Data simulation has an important role to play in many areas of science, in order to learn new things. But increasingly, sufficient supercomputer capacity is needed to lay the right foundations for scientific advancements. The next step up in computational power is exascale computing. It promises to enable simulations with incredible accuracy, providing detailed insights into many important processes. These supercomputers of the future will be able to carry out at least 10 trillion operations per second. But achieving such computational performance using conventional technology is only possible with extensive electricity consumption. As a result, not only is computer performance becoming a critical factor in supercomputers, so is energy efficiency. This is the starting point for an European project called Exa2Green, which is being implemented by Steinbeis-Europa-Zentrum (SEZ) in collaboration with other scientific partners.
Under the coordination of the computing center at Heidelberg University, a team of mathematicians, IT experts, physicists, and engineers is looking at the challenge of improving the energy efficiency of supercomputers. The aim of the project is to develop energy-saving computation methods and corresponding technologies. The main areas of emphasis in research are: the development of tools for monitoring energy consumption and creating profiles; the development of a new measurement technique for use in the quantitative analysis of the energy profiles of algorithms; the application of energy-aware, elementary system kernels; the development of program libraries for energy-efficient linear algebra; the implementation of an energy-aware simulation plan for supercomputers.
The project is just about to draw to a close after almost three years and the team of researchers has much to show for its efforts. Over the course of the Exa2Green project, a new kind of measurement device was developed which makes it possible to measure the energy consumption of individual components inside computers. Previously it was almost impossible to assess the power consumption of parts like processors, memory, hard drives, or graphic cards. The new measuring device is compact enough to fit inside the housing of a computer yet still delivers accurate results. This will help scientists and technical experts to localize inefficient energy consumption and optimize application codes. The team also developed a model for mapping and predicting the time, power, and energy requirements of several elementary computer kernels, also examining the energy consumption and performance of a weather forecasting model called COSMO-ART on a variety of supercomputers. The knowledge the experts acquired as a team on the development of energy-aware applications was then used to apply corresponding algorithms. The team developed techniques for measuring and minimizing the energy consumption of individual computers as well as major computer centers. It also investigated a platform that measures electricity performance to understand energy use of the COSMO-ART modeling system in an attempt to use a more energy-aware procedure.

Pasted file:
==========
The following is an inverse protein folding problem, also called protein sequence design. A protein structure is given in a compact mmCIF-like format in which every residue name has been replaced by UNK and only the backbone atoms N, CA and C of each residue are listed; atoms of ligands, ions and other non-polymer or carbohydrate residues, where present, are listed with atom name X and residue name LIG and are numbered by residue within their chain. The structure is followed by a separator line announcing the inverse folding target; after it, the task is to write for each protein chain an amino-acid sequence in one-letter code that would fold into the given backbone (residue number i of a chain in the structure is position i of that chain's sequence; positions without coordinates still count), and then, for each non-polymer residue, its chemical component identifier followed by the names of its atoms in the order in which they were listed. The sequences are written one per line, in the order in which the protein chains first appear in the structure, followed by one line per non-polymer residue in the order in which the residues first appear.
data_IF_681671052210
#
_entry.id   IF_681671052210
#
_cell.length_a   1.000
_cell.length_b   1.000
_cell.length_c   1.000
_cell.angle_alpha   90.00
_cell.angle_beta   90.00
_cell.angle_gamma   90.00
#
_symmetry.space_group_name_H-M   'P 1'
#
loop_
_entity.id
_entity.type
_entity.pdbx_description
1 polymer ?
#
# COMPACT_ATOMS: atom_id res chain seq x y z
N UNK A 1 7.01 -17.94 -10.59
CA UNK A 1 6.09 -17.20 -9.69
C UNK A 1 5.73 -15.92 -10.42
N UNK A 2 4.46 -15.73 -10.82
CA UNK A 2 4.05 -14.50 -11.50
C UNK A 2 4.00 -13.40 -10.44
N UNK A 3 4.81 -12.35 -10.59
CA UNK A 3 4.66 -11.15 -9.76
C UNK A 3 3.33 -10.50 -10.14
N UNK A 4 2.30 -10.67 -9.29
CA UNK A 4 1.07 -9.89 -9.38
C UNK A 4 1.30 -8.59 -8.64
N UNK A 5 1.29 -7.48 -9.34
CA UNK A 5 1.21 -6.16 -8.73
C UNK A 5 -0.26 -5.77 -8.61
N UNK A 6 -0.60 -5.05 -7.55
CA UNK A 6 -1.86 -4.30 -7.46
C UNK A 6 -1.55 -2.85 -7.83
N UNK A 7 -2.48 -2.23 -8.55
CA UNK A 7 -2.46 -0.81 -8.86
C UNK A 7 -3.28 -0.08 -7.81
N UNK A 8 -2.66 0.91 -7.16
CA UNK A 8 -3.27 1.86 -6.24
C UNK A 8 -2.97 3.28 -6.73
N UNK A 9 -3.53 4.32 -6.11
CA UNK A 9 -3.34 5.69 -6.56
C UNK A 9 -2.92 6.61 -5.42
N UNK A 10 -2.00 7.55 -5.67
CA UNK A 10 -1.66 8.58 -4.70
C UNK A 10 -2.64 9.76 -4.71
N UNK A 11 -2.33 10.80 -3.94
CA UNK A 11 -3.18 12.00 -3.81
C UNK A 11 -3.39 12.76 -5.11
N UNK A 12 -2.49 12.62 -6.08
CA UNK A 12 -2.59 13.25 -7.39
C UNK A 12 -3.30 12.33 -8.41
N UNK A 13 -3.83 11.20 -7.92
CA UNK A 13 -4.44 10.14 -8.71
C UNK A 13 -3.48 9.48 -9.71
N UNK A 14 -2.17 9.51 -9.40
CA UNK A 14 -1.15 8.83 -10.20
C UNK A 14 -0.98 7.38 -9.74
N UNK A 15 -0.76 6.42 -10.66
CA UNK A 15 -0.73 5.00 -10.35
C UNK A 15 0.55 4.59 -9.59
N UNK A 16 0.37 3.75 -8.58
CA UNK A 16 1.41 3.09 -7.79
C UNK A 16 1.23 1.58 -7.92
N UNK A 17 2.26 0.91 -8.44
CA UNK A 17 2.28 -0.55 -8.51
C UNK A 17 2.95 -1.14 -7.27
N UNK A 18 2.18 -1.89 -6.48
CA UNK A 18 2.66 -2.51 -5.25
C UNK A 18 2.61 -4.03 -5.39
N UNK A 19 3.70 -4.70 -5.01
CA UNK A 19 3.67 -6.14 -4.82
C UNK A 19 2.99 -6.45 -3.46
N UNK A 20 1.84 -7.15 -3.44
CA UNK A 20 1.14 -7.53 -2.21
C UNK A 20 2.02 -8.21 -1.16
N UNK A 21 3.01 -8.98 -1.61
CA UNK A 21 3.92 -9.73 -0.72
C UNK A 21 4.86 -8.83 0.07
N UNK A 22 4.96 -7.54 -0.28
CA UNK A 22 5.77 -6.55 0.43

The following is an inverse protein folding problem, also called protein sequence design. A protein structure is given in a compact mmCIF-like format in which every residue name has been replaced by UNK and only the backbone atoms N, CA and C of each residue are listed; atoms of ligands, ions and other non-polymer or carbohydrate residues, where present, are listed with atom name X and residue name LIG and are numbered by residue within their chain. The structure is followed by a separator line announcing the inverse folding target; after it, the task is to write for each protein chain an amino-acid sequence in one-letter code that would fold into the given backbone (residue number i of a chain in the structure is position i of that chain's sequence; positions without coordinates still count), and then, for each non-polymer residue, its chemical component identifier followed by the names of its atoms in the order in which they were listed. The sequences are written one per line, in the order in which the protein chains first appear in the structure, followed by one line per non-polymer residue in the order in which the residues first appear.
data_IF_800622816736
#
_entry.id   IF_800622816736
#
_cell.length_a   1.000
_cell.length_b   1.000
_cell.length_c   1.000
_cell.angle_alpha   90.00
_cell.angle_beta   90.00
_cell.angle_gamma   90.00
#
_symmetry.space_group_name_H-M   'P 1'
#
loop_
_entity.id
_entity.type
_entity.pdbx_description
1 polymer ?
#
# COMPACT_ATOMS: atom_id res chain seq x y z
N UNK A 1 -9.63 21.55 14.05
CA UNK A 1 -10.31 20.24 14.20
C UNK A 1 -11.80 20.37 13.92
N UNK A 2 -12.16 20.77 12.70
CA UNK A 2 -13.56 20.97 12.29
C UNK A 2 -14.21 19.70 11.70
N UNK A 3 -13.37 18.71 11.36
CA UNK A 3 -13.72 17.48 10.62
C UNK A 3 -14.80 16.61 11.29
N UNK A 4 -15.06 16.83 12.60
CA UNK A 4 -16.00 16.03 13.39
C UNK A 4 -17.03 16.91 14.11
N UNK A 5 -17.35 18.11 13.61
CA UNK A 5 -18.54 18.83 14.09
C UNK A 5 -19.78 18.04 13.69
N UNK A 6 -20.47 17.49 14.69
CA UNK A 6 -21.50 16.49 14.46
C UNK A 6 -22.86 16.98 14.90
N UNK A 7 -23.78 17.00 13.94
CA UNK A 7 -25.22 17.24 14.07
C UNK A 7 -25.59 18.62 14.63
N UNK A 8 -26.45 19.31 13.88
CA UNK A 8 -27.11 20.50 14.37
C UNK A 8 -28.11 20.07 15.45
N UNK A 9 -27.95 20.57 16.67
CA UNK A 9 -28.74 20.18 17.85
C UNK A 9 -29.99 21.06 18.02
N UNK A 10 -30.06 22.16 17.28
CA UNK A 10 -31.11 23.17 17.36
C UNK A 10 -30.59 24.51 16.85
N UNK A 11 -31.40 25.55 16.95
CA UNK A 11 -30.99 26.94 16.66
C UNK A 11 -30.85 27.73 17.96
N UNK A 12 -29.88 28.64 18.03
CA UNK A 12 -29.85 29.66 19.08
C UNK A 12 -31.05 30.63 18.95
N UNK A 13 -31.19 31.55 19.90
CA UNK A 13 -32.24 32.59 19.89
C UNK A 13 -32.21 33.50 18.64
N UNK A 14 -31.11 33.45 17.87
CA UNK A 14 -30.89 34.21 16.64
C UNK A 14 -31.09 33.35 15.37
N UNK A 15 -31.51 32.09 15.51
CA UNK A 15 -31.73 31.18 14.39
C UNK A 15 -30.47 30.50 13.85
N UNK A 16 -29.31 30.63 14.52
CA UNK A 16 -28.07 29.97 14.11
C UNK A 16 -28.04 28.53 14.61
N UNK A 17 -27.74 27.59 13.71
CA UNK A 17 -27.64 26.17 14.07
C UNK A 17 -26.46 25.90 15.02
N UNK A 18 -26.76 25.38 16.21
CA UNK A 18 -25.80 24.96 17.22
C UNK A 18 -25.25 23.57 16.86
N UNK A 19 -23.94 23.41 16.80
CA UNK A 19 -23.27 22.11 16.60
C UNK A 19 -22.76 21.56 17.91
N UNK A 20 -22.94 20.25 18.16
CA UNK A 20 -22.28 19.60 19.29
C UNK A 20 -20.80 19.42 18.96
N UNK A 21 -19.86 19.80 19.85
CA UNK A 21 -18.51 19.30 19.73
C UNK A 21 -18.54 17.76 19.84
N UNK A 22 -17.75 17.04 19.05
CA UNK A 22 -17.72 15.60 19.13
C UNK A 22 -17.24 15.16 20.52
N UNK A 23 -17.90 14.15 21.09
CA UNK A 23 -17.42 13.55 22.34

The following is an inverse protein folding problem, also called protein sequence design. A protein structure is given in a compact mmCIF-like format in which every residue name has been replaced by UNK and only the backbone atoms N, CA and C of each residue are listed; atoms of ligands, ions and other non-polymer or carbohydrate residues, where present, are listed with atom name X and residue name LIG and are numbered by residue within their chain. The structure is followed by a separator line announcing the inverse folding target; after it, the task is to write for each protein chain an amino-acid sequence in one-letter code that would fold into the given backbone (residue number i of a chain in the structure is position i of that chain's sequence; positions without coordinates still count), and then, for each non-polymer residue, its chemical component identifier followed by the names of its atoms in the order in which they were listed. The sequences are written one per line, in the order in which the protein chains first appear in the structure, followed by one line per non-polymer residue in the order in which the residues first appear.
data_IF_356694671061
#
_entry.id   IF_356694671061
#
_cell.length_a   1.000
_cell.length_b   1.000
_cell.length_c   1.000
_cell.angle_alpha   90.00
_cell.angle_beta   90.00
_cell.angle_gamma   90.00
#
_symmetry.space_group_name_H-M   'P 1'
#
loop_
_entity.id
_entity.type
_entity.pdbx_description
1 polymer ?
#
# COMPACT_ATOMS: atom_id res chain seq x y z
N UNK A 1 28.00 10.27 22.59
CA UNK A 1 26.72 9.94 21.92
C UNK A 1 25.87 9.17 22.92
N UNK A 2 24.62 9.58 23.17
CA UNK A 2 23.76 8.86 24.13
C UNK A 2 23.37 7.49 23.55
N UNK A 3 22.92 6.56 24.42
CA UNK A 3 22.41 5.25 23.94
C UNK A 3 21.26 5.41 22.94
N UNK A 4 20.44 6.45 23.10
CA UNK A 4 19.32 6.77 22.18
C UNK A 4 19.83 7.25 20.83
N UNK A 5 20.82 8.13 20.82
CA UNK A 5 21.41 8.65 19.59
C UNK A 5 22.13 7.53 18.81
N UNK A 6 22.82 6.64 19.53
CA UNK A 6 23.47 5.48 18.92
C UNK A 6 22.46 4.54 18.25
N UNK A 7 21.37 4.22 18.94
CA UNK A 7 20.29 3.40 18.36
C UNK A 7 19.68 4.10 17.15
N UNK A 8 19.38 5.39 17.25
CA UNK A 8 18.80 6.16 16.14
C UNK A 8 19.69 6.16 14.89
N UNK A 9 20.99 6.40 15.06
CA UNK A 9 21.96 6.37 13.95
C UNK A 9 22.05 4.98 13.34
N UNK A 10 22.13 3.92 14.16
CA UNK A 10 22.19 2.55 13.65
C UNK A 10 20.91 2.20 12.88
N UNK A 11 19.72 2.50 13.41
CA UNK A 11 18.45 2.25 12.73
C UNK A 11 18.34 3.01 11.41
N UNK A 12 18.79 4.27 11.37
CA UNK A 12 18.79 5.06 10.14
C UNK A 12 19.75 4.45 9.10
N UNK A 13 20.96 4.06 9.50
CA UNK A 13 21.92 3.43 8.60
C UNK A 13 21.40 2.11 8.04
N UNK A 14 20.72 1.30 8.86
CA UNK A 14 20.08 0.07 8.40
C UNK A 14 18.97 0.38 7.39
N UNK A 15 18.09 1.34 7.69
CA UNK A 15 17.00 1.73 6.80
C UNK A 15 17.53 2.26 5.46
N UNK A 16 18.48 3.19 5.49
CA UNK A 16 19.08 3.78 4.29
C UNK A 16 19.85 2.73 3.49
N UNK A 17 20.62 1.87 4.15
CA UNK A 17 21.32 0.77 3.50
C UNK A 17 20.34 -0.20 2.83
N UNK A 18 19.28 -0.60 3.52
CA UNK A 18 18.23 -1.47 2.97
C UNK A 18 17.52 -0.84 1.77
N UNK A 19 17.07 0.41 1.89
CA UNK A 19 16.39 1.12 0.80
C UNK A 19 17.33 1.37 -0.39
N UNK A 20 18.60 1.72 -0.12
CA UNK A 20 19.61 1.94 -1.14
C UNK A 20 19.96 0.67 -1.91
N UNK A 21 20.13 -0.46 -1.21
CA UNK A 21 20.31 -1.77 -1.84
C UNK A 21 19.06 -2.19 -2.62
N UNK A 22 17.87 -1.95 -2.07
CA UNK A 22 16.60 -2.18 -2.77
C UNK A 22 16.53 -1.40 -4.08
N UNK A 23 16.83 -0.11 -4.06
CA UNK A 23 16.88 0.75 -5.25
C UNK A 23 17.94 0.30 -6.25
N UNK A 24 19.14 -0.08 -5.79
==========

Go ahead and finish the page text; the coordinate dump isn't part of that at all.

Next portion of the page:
Prof. Dr. Vincent Heuveline, coordinator of the Exa2Green project at Heidelberg University, emphasizes how important collaboration has been for the success of the project until now: “Our interdisciplinary project consortium comprises partners from the fields of High Performance Computing, computer science, mathematics, physics, and mechanical engineering. By each contributing their specific skills, these partners are making it possible to tackle key research topics.” The project team is confident that their work is making a valuable contribution to improvements in the machines of today and the realization of energy-efficient exascale computing in the future. “Besides the obvious intrinsic value of new, energy-aware algorithms, which make it possible to solve the same problems only with lower levels of energy consumption, this work is also extremely important when it comes to a new, holistic prospect of creating energy-aware computer systems. Our prime goal is not just to be able to make better use of existing machines but also to develop hardware and algorithms of the next generation and point this in the right direction to spawn the exascale supercomputers of the future,” continues Heuveline.
SEZ assisted Heuveline during the project bidding process and the contract negotiation with the European Commission. As project partner, SEZ is also responsible for the project and knowledge management partner and looks after issues relating to intellectual property rights and training within the consortium. It also helps with the dissemination of project results.